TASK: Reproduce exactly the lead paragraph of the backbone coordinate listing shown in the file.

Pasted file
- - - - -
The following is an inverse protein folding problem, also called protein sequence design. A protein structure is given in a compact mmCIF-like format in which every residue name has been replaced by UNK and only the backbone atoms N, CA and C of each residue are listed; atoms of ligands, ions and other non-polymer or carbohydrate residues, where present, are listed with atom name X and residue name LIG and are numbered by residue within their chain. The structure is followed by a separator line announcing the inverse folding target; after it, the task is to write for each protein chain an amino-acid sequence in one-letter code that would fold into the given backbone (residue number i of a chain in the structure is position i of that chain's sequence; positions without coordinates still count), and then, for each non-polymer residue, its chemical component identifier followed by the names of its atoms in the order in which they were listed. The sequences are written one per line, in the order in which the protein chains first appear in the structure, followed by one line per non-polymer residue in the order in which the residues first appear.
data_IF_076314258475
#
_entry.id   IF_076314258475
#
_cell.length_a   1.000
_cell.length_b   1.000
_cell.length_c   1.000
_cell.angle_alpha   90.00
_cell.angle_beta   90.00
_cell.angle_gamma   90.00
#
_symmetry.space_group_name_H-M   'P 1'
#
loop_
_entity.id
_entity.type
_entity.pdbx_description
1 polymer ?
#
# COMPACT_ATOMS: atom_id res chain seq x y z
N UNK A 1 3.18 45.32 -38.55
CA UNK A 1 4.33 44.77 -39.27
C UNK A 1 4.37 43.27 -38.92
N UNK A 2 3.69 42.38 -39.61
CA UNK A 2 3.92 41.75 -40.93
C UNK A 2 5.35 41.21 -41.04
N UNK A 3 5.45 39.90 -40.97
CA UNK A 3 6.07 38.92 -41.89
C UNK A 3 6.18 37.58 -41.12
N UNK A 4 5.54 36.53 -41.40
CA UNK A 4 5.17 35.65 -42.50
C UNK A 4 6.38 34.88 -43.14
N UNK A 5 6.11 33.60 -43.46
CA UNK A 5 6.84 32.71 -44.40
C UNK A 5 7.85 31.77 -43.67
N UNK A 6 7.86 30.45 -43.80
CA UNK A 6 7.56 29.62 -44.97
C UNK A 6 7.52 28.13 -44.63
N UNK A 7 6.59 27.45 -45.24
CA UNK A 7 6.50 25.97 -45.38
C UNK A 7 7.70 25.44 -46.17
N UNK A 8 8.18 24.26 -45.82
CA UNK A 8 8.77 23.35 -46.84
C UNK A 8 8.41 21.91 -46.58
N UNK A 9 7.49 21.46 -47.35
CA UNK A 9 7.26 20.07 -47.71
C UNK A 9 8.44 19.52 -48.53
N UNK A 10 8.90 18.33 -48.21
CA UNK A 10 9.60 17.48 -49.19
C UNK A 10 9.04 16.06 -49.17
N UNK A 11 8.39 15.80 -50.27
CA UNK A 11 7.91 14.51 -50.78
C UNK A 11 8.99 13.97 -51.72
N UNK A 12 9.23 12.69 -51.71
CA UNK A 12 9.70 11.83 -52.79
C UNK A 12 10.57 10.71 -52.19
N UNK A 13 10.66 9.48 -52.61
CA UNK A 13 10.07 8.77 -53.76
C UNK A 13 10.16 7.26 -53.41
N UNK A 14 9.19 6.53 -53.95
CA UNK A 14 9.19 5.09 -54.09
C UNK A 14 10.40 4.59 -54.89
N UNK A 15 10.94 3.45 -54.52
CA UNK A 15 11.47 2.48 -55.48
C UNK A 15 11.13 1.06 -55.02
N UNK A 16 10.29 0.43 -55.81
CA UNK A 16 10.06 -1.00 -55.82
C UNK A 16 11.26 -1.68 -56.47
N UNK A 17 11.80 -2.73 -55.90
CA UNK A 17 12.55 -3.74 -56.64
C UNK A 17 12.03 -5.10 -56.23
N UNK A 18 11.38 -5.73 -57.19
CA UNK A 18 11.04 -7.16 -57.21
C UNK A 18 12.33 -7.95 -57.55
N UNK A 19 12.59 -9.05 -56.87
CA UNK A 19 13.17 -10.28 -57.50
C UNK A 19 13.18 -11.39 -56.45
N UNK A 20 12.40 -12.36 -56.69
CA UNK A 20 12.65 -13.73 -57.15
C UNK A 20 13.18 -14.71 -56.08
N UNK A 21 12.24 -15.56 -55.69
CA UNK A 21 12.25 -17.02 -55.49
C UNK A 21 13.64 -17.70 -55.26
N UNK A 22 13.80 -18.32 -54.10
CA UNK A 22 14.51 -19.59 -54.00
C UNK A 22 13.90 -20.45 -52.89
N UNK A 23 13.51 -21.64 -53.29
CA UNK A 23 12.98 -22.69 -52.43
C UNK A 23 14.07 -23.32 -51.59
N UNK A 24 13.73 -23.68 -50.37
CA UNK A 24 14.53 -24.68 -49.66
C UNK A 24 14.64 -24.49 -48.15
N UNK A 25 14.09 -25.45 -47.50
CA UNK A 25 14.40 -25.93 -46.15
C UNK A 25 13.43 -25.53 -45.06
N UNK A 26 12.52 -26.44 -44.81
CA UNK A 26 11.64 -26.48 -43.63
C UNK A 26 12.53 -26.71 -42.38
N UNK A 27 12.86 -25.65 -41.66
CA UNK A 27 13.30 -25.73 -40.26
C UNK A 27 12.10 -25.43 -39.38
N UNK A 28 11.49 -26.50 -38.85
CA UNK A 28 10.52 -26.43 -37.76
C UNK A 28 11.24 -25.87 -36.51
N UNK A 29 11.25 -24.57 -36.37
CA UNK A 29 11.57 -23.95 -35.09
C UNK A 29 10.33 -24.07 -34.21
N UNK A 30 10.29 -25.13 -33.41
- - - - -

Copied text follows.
The following is an inverse protein folding problem, also called protein sequence design. A protein structure is given in a compact mmCIF-like format in which every residue name has been replaced by UNK and only the backbone atoms N, CA and C of each residue are listed; atoms of ligands, ions and other non-polymer or carbohydrate residues, where present, are listed with atom name X and residue name LIG and are numbered by residue within their chain. The structure is followed by a separator line announcing the inverse folding target; after it, the task is to write for each protein chain an amino-acid sequence in one-letter code that would fold into the given backbone (residue number i of a chain in the structure is position i of that chain's sequence; positions without coordinates still count), and then, for each non-polymer residue, its chemical component identifier followed by the names of its atoms in the order in which they were listed. The sequences are written one per line, in the order in which the protein chains first appear in the structure, followed by one line per non-polymer residue in the order in which the residues first appear.